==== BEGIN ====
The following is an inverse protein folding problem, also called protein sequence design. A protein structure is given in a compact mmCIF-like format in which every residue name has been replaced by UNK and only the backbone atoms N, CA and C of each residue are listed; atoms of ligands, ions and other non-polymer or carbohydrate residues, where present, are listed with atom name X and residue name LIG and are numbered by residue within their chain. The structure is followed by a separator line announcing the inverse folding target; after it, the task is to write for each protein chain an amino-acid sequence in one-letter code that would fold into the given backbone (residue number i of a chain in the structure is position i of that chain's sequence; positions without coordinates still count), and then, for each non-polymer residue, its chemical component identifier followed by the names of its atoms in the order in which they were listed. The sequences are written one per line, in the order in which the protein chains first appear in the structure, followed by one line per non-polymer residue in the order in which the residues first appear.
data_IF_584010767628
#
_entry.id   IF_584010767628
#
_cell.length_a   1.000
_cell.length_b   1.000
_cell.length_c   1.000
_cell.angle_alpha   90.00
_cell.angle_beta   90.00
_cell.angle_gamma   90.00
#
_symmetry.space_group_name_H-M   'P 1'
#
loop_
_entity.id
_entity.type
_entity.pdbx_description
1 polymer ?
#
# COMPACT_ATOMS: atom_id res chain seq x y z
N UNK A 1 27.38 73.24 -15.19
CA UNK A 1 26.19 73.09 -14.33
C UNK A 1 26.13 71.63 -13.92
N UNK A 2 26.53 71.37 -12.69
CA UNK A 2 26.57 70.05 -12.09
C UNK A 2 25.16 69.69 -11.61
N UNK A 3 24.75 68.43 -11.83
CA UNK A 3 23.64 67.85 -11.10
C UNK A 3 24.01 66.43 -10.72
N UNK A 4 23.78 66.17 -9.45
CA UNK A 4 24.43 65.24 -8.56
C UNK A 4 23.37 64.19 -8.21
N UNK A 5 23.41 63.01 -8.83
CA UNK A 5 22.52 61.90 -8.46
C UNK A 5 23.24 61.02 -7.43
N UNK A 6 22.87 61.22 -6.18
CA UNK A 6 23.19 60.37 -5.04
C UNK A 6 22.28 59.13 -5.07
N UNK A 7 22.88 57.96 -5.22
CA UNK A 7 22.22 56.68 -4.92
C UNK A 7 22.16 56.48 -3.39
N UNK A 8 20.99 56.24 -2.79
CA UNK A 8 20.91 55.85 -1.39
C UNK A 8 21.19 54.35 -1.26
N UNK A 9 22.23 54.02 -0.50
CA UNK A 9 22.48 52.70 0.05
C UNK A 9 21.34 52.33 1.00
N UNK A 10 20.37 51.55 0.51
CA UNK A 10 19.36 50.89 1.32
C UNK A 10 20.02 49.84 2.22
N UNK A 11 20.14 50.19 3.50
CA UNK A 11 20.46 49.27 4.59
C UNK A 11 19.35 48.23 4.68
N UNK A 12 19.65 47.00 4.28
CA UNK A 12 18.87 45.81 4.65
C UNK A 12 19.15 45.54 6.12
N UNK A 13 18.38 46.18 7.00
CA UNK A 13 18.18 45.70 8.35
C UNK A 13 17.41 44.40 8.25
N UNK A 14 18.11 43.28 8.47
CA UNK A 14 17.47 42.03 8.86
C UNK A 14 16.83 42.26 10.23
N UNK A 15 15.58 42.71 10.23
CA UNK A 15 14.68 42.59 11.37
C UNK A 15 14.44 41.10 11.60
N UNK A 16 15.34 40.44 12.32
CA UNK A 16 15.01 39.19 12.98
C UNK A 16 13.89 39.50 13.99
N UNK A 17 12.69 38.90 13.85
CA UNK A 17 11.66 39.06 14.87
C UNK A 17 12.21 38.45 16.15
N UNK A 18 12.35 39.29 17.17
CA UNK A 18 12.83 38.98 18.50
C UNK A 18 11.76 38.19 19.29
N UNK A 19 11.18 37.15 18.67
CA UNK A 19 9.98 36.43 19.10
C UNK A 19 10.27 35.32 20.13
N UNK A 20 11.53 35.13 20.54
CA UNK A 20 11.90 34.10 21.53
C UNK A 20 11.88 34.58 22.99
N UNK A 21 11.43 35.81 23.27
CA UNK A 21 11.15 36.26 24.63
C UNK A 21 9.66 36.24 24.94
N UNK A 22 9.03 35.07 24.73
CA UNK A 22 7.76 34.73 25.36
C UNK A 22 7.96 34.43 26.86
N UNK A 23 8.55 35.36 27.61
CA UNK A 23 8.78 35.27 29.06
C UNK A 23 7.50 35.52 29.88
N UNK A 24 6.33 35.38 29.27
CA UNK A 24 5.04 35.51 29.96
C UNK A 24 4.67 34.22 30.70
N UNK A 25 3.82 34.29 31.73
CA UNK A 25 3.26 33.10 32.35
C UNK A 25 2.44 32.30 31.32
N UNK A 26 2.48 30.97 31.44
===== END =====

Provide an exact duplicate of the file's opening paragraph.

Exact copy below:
The following is an inverse protein folding problem, also called protein sequence design. A protein structure is given in a compact mmCIF-like format in which every residue name has been replaced by UNK and only the backbone atoms N, CA and C of each residue are listed; atoms of ligands, ions and other non-polymer or carbohydrate residues, where present, are listed with atom name X and residue name LIG and are numbered by residue within their chain. The structure is followed by a separator line announcing the inverse folding target; after it, the task is to write for each protein chain an amino-acid sequence in one-letter code that would fold into the given backbone (residue number i of a chain in the structure is position i of that chain's sequence; positions without coordinates still count), and then, for each non-polymer residue, its chemical component identifier followed by the names of its atoms in the order in which they were listed. The sequences are written one per line, in the order in which the protein chains first appear in the structure, followed by one line per non-polymer residue in the order in which the residues first appear.